The concept of isogeometric analysis, where functions that are used to describe geometry in CAD software are used to approximate the unknown fields in numerical simulations, has received great attention in recent years. The method has the potential to have profound impact on engineering design, since the task of meshing, which in some cases can add significant overhead, has been circumvented. Much of the research effort has been focused on finite element implementations of the isogeometric concept, but at present, little has been seen on the application to the Boundary Element Method. The current paper proposes an Isogeometric Boundary Element Method (BEM), which we term IGABEM, applied to two-dimensional elastostatic problems using Non-Uniform Rational B-Splines (NURBS). We find it is a natural fit with the isogeometric concept since both the NURBS approximation and BEM deal with quantities entirely on the boundary. The method is verified against analytical solutions where it is seen that superior accuracies are achieved over a conventional quadratic isoparametric BEM implementation. © 2011 Elsevier B.V. [less ▲]

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See detailA node-based smoothed extended finite element method (NS-XFEM) for fracture analysis
Vu-Bac, N.; Nguyen-Xuan, H.; Chen, L. et al

in Computer Modeling in Engineering & Sciences (2011), 73(4), 331-355

This paper aims to incorporate the node-based smoothed finite element method (NS-FEM) into the extended finite element method (XFEM) to form a novel numerical method (NS-XFEM) for analyzing fracture ... [more ▼]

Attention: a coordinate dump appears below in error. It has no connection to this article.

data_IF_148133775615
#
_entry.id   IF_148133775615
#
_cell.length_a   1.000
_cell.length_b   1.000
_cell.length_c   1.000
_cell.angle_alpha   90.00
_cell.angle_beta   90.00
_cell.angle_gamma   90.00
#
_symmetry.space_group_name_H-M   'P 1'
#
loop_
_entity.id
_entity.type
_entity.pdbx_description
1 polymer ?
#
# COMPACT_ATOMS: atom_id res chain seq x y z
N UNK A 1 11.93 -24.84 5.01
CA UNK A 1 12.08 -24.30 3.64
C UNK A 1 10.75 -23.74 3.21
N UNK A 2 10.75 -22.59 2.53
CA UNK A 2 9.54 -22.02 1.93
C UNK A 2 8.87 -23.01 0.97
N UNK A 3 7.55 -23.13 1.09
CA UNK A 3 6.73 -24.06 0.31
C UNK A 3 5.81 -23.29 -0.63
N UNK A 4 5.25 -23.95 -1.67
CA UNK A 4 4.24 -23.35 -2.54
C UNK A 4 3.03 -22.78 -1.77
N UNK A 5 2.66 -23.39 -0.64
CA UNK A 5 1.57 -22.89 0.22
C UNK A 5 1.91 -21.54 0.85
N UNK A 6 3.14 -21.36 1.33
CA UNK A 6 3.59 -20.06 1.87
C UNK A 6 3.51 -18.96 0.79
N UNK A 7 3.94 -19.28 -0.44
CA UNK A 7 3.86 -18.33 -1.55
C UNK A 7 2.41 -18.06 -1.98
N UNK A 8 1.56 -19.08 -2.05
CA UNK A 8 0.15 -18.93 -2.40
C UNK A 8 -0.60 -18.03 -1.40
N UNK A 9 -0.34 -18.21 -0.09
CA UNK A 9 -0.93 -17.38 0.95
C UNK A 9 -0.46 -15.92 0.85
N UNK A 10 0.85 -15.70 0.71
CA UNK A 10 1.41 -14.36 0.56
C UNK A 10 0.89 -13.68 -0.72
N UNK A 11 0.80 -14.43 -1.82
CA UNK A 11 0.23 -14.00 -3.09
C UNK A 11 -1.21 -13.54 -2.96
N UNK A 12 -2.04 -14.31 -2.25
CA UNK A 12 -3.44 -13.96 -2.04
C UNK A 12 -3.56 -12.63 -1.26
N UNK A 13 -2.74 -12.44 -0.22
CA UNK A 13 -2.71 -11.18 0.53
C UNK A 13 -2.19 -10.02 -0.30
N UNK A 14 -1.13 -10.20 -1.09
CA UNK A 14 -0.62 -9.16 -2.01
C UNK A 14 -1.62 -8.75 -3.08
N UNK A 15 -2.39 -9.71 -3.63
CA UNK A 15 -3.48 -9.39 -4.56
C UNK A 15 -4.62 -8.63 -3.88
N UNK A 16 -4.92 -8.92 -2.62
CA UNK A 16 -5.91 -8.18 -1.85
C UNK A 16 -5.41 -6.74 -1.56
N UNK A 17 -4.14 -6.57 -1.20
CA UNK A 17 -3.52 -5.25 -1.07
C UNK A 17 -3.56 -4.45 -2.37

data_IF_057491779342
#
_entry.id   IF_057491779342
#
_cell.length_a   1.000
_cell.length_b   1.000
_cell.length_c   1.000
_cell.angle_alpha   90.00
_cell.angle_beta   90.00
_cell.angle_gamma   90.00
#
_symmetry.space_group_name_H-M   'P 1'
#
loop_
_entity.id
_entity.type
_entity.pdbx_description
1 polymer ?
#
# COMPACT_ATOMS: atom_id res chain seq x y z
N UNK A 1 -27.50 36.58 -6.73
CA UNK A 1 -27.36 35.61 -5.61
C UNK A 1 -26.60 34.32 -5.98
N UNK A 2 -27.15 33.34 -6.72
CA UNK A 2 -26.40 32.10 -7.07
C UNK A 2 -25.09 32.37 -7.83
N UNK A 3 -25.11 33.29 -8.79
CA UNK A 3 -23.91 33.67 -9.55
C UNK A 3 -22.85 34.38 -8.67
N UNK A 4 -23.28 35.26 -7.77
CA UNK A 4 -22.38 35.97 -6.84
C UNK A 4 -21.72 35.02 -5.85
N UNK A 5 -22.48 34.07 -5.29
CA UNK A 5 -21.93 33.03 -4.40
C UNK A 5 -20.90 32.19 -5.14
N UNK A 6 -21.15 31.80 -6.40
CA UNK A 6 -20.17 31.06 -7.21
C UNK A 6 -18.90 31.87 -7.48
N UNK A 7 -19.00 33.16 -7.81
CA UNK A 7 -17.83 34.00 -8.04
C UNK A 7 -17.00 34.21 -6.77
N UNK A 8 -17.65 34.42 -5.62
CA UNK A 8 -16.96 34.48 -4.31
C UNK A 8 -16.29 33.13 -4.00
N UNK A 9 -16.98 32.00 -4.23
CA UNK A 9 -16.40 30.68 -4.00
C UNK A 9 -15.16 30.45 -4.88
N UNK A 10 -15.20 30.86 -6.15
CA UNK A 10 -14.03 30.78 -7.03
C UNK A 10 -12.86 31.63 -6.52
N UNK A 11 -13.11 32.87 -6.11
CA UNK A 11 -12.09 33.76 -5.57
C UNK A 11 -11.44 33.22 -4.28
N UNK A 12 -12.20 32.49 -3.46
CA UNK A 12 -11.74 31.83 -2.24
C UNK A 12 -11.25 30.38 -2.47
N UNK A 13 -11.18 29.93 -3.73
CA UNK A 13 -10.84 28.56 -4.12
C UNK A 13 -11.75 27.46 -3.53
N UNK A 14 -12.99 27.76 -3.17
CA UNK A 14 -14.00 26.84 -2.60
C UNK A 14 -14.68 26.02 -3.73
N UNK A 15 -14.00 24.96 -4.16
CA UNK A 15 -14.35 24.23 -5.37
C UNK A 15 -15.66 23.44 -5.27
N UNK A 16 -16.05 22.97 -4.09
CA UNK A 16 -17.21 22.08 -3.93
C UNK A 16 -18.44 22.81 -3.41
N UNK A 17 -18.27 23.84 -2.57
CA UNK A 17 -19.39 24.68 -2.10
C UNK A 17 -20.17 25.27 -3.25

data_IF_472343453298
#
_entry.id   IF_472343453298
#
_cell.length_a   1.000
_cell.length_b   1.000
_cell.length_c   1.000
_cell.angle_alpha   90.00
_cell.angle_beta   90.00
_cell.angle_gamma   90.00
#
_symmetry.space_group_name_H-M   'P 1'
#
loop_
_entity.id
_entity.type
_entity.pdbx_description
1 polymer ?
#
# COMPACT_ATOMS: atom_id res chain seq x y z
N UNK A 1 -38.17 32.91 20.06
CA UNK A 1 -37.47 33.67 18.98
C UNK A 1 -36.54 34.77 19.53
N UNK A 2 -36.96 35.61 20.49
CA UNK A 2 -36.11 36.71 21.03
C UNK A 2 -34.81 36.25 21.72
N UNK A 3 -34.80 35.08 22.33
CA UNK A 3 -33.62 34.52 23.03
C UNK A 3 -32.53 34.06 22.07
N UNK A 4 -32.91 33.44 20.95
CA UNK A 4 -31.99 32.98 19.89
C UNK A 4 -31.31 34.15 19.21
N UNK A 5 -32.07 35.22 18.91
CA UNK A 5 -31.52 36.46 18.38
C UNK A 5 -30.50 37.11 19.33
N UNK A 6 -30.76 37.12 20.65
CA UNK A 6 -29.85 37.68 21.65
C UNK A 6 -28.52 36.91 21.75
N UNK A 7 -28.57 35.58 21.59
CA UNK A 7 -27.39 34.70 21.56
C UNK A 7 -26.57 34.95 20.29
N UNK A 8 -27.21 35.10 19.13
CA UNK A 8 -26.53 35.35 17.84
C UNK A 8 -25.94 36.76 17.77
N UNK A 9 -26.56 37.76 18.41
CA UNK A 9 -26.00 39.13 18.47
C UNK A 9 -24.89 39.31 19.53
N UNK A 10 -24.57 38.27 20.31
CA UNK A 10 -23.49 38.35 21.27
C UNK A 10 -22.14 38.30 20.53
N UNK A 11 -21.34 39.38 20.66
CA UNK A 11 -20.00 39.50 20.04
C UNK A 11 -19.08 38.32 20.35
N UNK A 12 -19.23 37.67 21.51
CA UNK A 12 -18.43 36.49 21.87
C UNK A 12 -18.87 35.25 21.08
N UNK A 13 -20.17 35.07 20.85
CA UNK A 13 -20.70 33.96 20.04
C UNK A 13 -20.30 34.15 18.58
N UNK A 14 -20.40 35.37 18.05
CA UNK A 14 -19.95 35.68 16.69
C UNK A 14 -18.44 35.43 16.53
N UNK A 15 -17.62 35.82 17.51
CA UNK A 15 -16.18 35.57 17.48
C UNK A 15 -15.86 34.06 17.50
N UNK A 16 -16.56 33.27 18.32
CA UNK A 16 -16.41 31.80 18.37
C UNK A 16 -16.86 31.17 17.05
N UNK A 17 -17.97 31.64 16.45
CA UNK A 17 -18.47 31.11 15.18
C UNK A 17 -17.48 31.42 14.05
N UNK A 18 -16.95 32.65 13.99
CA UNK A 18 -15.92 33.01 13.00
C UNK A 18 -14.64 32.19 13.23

This paper aims to incorporate the node-based smoothed finite element method (NS-FEM) into the extended finite element method (XFEM) to form a novel numerical method (NS-XFEM) for analyzing fracture problems of 2D elasticity. NS-FEM uses the strain smoothing technique over the smoothing domains associated with nodes to compute the system stiffness matrix, which leads to the line integrations using directly the shape function values along the boundaries of the smoothing domains. As a result, we avoid integration of the stress singularity at the crack tip. It is not necessary to divide elements cut by cracks when we replace interior integration by boundary integration, simplifying integration of the discontinuous approximation. The key advantage of the NS-XFEM is that it provides more accurate solutions compared to the XFEM-T3 element. We will show for two numerical examples that the NS-XFEM significantly improves the results in the energy norm and the stress intensity factors. For the examples studied, we obtain super-convergent results. [less ▲]